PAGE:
Thursday, January 19, 2017

Sausage Ragu and Creamy Polenta

Just like a hearty soup, a bowl of creamy polenta seems so comforting especially on a cold winter evening.  Training my body to endure colder temperatures before going to the snow this weekend a bowl topped with a hearty sausage and fennel ragu hits the spot in my 60 degree house.  However, instead of using quick cooking polenta as this recipe calls for, I did it the traditional way using Bobby Flay’s method which happens to be my favorite -
 
Sausage Ragu and Creamy Polenta Rachael Ray Recipehttp://www.rachaelrayshow.com/recipes/23501_sausage_ragu_and_creamy_cheesy_polenta/
 
Price:  $10 for 4 servings  =  $2.50 per serving
 
Notes: 
1.      This makes a good portion of ragu that I have leftover sauce to top a future dish TBD
2.      The ragu is so flavorful that I did not even miss the parmesan that I forgot to mix into my bowl of polenta before topping (I normally mix the cheese in my bowl vs. in the pot so the pot would be easier to clean)
 
 

Tuesday, January 17, 2017

Tapas Night

When it comes to food, there are no rules which is why I often make brunch items for dinner or love trying dishes that are great BLDs, for breakfast, lunch, or dinner.  With the exception of family parties which I seldom bring an appetizer, I only make them if I am serving a 3-4 course meal or for New Year’s Eve.  This past NYE, I was pleasantly surprised at the two that I ended up putting together to go with the champagne and it sparked an interest in making more small plates.  Before I go and pat myself on the back that I came up with a creative new idea, it ultimately is something that has been around for a long time in Spanish restaurants, tapas.  Although my small plates are not Spanish food or even themed, it is tapas style and a great way to revisit old faves and use up those leftover ingredients.  With a little of everything, it is surprisingly filling. 

 
 

 
 


Friday, January 13, 2017

Buddha Bowl – Eat Well Challenge #3


Apparently one of the hot trends already of 2017 are Buddha Bowls that has been blowing up on Pinterest and ironically I heard about it first from my husband shortly after the New Year since I am not on Pinterest.  I originally had no intention of making one but like many things unplanned, it ended up being a pleasant surprise.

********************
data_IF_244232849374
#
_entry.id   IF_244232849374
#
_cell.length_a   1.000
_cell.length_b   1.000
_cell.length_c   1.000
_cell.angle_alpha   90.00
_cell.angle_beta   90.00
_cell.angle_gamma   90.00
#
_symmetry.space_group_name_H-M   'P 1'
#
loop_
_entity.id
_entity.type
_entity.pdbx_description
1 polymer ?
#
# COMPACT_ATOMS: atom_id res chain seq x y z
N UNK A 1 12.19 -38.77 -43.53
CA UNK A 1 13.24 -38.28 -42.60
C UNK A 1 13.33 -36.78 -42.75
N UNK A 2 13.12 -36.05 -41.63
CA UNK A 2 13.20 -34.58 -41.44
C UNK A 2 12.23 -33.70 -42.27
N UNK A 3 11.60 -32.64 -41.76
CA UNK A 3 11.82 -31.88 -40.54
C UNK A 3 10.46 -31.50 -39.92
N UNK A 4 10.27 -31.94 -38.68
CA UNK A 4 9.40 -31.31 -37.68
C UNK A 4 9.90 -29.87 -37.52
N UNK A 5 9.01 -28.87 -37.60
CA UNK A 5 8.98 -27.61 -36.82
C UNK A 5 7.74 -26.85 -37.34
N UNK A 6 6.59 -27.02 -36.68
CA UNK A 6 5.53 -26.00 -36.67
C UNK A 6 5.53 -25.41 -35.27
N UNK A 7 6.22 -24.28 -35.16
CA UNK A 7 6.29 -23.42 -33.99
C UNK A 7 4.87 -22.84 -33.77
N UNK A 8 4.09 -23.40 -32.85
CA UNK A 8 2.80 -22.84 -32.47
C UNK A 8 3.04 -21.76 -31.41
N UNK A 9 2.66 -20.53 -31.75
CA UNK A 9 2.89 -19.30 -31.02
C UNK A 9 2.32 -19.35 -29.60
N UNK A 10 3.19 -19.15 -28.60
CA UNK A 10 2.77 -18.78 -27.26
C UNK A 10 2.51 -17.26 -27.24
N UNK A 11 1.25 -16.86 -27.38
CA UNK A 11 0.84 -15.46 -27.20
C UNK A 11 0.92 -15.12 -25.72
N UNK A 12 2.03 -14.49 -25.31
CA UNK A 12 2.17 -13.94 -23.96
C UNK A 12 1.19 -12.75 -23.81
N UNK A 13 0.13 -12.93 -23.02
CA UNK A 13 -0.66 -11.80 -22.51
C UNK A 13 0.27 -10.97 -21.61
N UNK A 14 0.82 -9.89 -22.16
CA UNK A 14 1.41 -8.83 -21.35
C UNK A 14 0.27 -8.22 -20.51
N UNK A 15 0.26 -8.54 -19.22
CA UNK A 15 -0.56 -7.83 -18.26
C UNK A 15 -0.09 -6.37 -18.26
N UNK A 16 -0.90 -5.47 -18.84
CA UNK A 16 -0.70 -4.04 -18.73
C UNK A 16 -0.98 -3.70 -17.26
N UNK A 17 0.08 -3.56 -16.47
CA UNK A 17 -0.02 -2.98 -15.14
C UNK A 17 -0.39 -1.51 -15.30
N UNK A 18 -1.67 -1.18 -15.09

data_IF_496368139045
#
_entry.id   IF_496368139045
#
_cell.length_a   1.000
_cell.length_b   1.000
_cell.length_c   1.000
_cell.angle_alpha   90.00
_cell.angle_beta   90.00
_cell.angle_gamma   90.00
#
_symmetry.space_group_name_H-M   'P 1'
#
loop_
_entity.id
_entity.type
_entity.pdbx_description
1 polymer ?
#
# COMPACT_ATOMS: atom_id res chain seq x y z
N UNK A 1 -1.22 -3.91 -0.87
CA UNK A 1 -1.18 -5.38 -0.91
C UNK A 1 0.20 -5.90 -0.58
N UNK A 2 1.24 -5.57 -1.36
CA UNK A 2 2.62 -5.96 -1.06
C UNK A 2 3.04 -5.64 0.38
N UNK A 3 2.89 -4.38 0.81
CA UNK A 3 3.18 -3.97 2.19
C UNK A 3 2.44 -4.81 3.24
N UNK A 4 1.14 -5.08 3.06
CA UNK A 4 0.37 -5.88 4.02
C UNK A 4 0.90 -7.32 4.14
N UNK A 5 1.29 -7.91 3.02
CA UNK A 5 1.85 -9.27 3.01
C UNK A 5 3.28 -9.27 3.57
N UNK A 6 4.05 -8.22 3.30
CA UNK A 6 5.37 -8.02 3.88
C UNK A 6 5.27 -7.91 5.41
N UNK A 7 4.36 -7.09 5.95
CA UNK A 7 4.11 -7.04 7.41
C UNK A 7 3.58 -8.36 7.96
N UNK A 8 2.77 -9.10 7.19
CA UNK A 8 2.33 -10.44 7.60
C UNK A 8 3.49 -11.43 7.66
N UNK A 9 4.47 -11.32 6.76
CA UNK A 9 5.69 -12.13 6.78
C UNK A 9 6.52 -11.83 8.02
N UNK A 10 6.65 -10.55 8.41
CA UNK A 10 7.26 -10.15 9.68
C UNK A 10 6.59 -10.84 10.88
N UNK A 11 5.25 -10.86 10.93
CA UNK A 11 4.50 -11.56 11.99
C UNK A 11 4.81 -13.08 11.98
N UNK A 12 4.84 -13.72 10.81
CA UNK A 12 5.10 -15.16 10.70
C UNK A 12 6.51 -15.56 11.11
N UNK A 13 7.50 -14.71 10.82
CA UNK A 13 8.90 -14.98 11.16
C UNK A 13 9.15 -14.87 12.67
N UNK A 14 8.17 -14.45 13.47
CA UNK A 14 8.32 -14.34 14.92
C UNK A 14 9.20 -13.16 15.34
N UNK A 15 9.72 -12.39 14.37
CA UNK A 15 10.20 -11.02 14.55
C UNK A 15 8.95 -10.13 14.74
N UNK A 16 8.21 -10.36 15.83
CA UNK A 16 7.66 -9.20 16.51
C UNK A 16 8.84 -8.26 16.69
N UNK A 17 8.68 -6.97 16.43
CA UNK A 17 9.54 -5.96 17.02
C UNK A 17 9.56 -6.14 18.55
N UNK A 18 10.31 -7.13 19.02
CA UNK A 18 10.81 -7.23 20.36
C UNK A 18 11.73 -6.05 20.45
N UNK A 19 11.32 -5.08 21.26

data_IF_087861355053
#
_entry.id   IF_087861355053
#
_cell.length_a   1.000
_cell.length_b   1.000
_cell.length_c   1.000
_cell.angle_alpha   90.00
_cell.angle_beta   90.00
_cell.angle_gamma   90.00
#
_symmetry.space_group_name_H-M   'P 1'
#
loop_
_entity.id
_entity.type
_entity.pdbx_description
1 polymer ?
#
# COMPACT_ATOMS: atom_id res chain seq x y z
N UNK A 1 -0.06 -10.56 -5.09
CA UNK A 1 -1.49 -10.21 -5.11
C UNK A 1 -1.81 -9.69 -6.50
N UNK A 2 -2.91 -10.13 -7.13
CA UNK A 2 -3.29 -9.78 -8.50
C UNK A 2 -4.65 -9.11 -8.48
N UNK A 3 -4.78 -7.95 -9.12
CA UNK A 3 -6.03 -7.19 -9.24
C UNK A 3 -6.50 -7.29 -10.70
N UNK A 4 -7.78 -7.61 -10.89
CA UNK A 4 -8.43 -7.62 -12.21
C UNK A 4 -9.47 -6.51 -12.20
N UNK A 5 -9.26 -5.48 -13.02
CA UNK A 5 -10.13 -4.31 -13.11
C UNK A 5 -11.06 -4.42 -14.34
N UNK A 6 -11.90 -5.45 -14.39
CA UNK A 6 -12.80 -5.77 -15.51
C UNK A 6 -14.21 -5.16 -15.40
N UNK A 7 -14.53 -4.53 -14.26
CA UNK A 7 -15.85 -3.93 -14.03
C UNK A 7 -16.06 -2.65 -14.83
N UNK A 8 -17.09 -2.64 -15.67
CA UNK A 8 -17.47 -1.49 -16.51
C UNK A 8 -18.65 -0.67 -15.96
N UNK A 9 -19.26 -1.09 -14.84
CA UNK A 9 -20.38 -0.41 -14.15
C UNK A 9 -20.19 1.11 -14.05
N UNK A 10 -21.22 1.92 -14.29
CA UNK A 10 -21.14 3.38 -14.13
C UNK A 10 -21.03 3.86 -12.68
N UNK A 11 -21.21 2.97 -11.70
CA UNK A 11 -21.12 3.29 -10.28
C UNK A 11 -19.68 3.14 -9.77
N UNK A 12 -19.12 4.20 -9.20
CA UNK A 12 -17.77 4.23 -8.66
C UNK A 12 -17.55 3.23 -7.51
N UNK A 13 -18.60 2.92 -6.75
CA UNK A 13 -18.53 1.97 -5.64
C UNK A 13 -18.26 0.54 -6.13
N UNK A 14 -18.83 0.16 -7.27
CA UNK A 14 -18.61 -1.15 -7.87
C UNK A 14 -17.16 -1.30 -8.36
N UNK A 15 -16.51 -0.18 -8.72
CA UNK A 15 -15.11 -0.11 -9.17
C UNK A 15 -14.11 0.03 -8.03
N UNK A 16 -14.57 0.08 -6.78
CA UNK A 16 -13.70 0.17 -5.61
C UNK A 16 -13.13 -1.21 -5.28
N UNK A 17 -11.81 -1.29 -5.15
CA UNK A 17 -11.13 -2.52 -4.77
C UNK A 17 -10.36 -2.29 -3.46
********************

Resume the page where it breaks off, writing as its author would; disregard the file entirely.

I was at Trader Joe’s last week and they were dishing up samples of rice cauliflower with a spicy peanut vinaigrette and stir fry vegetables which I thought was quite tasty, so I picked up a bag of rice cauliflower and vinaigrette with the intention of having that as a side dish or a rice replacement this week.  A couple of days later, I see an article from Delish about what goes into a Buddha Bowl.  Curiosity piqued, I decided to see what the fuss was about and clicked on the link.  Although there is no set rule as to what goes into one, normally a protein, vegetable, grain, and dressing overstuffed into a bowl but Delish’s recipe used ingredients I already bought on sale recently, sweet potatoes, avocado, and spinach.  With my recently acquired peanut butter based dressing, it was like the stars were all aligned. 

So inspired by Delish’s Buddha Bowl Recipe - http://www.delish.com/cooking/menus/recipes/a50768/buddha-bowls-recipe/, I made a couple of substitutions (egg vs. chicken for my protein and rice cauliflower instead of brown rice) and the final product was so tasty, for once I am jumping on the bandwagon of a new food trend. 

Notes: 

  1. I just sauteed the cauliflower rice with some olive oil until tender and slightly brown to give it a nutty flavor
  2. I just hard boiled an egg for my protein vs. using chicken breast
Price:  $6 for 4 servings  =  $1.50 per serving
 
 

Wednesday, January 11, 2017

Roasted Beets in Endive

During this time of year, root vegetables are readily available at the Farmer’s Markets and you cannot beat 3 bunches for $5 where you can sauté the beat greens as a veggie side dish - http://cookwithzee.blogspot.com/2016/12/garlic-beet-greens.html and roast the beets itself to go into a salad or served in endive as an appetizer.  Doctors for years have recommended people eat colors and you cannot get more colorful than beets, especially red ones. 
 

Roast beets the same way you do for the beet risotto or beet salad

Preheat oven to 375

Scrub beets with brush and trim the ends so that it can “stand up”

Place trimmed beats in aluminum foil, drizzle with olive oil and some sea salt

Crimp the edges to create a pouch

Put in 375 degree oven for 45-60 min (when removed from oven, you should be able to insert toothpick through the beet)

Be careful opening up pouch as there is hot steam

Once beets are cooled, rub off skin with paper towel which should easily come off and dice

Toss the beets with a drizzle of olive oil, lemon juice, and sprinkle of sea salt, then spoon into the endive leaves with a sprinkle of goat cheese



Monday, January 9, 2017

Macaroni and Cheese with Butternut Squash